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Plans Moving Along With SIUE Construction Projects

Plans Moving Along With SIUE Construction Projects

Despite challenges presented by the economic downturn, Southern Illinois University Edwardsville has progressed in its efforts to update existing structures, reallocate and create space to accommodate growth, and enhance infrastructure.

Since 2006, SIUE has been in the process of investing nearly $300 million in campus construction projects. Some of these have included:

  • The $39.3 million, 190,000-square-foot residence hall, known as Evergreen Hall, which opened in fall 2007 and is home to 500 students each semester, offering a variety of "green" features.
  • The state-of-the-art $16.1 million Student Success Center building, which opened in fall 2009 and allowed for the centralization of academic and personal support services, optimizing the academic, service and social components of the student experience.
  • A $9.1 million Student Fitness Center renovation and expansion project, which was completed in fall 2009 and included the addition of two multi-purpose rooms for exercise and student activities, a 30,500-square-feet gymnasium for court recreation, a food and juice bar, and an office addition.

"Each and every one of our projects is meant to improve services and enhance educational offerings for students, as well as support and encourage faculty in teaching and research opportunities at SIUE," said Rich Walker, assistant vice chancellor for administration. "We are particularly proud of the fact that the majority of our projects are completed within the specified timeframe and under the projected budget."

The University isn't stopping with its current list of completed projects. It expects to introduce another round of projects during the next fiscal year. Future projects, some of which have begun, include:

  • The completion of the long-awaited new Science Building, expected in fall 2012, which is estimated to cost about $53 million.
  • Renovation of the existing Science Building, which will be connected to the new facility, at an estimated cost of $30 million.
  • A roughly $15.3 million Art & Design building addition and renovation. The addition will include approximately 29,000-square-feet of space for classrooms, offices and a gallery.
  • The projected $14.2 million expansion and renovation of the Engineering Building, which currently is underway and will include the construction of a new roughly 32,000-square-feet annex that will be connected to the existing building through an enclosed bridge.
  • The creation of the Vadalabene Center Lukas Athletics Annex at a projected cost of $4.5 million. A total of $4.2 million for the project was provided by a gift from the estate of Charles S. and Mary L. Lukas. The project will include the creation of approximately 29,100-square-feet of space for offices. A planned future project will involve the renovation of the vacated space for use for kinesiology and allied health education.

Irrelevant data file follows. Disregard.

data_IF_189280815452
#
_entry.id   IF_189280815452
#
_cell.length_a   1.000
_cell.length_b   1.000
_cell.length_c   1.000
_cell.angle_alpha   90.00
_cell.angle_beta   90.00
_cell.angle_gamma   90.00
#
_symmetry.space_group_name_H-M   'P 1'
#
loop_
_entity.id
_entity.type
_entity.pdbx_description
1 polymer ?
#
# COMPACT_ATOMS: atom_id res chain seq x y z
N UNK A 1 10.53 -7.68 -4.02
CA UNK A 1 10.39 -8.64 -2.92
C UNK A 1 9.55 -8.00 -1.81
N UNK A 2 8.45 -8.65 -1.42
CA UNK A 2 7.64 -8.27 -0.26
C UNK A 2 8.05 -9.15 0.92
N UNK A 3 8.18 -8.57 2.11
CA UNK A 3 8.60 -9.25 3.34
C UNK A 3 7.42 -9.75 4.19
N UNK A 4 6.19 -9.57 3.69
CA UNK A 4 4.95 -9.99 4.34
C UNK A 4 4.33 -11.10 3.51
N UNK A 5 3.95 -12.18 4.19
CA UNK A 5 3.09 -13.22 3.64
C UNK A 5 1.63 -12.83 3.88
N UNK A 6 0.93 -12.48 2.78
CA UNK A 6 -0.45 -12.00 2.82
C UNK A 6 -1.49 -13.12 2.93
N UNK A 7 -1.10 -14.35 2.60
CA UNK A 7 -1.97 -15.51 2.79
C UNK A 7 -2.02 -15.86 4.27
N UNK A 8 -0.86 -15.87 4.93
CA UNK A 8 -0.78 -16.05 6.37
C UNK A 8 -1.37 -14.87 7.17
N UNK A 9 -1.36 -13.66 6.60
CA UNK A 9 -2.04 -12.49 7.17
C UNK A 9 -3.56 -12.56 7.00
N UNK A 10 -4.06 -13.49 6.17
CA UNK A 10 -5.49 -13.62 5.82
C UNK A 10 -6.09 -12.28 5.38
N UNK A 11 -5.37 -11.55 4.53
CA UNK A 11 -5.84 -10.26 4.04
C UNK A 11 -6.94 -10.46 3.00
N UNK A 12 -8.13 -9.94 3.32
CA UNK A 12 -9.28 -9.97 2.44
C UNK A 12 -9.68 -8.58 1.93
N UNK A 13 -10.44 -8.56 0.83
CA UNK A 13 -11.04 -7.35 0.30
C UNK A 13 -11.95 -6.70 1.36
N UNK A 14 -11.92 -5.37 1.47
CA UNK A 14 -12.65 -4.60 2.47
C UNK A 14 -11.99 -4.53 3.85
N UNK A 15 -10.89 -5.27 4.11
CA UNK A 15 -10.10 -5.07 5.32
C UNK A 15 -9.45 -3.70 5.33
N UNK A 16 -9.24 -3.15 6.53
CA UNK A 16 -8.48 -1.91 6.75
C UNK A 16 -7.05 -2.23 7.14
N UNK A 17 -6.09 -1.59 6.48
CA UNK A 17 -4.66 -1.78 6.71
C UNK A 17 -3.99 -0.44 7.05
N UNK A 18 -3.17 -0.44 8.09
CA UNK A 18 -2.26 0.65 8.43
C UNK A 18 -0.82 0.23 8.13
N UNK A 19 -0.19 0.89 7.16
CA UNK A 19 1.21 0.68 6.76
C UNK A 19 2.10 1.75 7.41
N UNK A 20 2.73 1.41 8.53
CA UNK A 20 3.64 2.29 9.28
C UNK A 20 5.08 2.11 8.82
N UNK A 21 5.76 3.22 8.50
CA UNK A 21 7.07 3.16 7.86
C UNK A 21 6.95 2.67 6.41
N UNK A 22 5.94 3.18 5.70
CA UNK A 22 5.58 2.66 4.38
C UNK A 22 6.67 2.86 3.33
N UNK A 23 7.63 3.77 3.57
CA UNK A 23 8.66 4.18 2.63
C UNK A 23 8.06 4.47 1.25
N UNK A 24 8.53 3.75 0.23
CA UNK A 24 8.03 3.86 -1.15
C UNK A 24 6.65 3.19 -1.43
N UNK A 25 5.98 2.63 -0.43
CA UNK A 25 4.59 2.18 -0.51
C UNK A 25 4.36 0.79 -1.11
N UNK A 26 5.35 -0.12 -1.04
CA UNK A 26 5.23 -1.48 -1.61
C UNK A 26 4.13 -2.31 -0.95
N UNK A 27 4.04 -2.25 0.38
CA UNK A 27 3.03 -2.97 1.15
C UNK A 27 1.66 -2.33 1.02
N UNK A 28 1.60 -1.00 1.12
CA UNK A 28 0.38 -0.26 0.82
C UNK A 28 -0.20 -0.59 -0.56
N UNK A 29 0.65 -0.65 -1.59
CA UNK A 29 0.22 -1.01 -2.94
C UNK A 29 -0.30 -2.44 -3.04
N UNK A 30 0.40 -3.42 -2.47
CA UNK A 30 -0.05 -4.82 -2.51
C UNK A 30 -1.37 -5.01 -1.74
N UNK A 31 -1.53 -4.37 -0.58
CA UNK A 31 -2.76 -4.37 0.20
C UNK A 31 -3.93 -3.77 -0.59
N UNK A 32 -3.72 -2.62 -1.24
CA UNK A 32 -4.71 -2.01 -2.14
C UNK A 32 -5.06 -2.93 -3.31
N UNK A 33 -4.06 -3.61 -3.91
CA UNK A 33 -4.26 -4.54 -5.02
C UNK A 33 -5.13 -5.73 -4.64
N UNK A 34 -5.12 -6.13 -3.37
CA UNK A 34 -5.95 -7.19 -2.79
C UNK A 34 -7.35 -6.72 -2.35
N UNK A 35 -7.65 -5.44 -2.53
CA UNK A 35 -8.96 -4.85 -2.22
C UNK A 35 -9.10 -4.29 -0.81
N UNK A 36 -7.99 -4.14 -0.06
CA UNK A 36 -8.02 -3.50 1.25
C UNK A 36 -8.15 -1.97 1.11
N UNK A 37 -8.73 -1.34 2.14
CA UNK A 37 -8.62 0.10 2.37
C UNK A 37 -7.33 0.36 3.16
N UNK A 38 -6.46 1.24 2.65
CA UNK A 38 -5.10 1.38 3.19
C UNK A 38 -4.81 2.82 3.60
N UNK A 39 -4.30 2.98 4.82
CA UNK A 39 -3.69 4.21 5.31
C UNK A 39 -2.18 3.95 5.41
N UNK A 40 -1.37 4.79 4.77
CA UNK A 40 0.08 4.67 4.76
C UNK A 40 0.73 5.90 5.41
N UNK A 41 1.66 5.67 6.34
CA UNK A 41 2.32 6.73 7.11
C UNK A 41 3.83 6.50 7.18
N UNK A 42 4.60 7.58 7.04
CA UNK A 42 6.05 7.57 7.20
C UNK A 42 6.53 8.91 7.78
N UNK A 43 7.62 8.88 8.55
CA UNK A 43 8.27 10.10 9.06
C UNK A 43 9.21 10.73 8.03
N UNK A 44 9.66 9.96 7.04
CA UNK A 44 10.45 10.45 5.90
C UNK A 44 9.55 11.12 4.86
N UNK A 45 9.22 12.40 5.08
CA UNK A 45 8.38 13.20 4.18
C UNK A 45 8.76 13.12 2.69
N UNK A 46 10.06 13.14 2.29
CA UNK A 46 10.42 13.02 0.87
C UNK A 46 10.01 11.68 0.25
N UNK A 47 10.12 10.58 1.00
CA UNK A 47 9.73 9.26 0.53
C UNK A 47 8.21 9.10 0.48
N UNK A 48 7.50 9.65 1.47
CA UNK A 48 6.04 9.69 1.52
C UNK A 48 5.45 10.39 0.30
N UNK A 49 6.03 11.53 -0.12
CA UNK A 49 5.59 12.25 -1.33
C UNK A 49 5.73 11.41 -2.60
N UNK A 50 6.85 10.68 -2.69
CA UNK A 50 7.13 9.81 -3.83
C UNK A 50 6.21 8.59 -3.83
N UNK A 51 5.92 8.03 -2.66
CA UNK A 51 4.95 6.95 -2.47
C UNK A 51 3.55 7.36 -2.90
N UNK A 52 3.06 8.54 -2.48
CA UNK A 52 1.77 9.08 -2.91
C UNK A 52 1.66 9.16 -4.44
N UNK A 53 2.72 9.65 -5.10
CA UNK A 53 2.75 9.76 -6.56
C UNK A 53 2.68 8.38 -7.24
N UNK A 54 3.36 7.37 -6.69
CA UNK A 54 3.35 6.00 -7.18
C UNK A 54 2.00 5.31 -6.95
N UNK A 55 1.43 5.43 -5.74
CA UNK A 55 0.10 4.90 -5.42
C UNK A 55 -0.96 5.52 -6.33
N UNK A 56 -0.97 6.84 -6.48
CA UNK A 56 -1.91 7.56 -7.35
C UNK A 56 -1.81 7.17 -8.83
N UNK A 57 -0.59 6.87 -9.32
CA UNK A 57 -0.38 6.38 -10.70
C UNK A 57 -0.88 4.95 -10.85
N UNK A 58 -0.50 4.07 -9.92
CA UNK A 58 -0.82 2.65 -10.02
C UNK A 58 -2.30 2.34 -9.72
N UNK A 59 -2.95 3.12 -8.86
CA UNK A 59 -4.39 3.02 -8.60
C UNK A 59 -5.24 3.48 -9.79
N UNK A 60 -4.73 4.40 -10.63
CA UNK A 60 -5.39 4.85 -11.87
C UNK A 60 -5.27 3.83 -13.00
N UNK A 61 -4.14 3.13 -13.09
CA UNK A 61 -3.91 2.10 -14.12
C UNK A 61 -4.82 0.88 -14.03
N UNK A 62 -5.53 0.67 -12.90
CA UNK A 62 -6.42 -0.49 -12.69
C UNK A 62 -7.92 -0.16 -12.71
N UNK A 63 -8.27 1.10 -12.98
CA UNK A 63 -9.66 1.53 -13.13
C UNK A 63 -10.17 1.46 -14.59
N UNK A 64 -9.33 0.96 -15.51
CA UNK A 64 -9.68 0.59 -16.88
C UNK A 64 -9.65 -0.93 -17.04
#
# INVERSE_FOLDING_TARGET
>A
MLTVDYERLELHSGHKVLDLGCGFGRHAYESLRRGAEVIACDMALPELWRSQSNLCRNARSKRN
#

The Science Building projects are being funded through, and managed by, the Illinois' Capital Development Board. The enhanced Science Building facilities will further the University's standing as a premier Metropolitan University in the St. Louis area, as well as nationally, said SIUE Kenn Neher, vice chancellor for administration. He added, "When these projects are complete, this will significantly enhance the student learning experience at SIUE. The University has a strong commitment to educating tomorrow's workforce for careers in science and health care professions that are currently experiencing workforce shortages."

SIUE Chancellor Vaughn Vandegrift has said the lack of a new science building "has been the single most important factor limiting future growth" at the University.

Three departments, including chemistry, biological sciences and environmental sciences, will move into the new structure upon its completion. Physics, mathematics and statistics will stay in the existing structure, which will be completely gutted and remodeled.

A 2010 Economic Impact Study conducted by members of the SIUE School of Business faculty showed the University had a $471 million annual economic impact on the St. Louis Metropolitan Area. This reflects a 32-percent increase from a study released in 2005. It also reported that SIUE is the second largest employer in Madison and St. Clair counties, with nearly 2,500 full-time employees and a total yearly payroll of more than $130 million.

"The University has a strong commitment to enhancing the quality of life for our students, and we work closely with the community and the region to make that happen," Vandegrift said. "Being good stewards of taxpayer dollars is critical to our continued success as an institution."

Other projects that are part of the University's $300 million expenditures include improvements to the Environmental Resource Training Center, the Early Childhood Center, Korte Stadium, Cougar Village, the SIU School of Dental Medicine, the SIUE School of Pharmacy and the University Bookstore. Also, University signage and entrance-ways were enhanced to allow easier campus navigation, and landscaping, sidewalk and roadway improvements were made to ease traffic flow.

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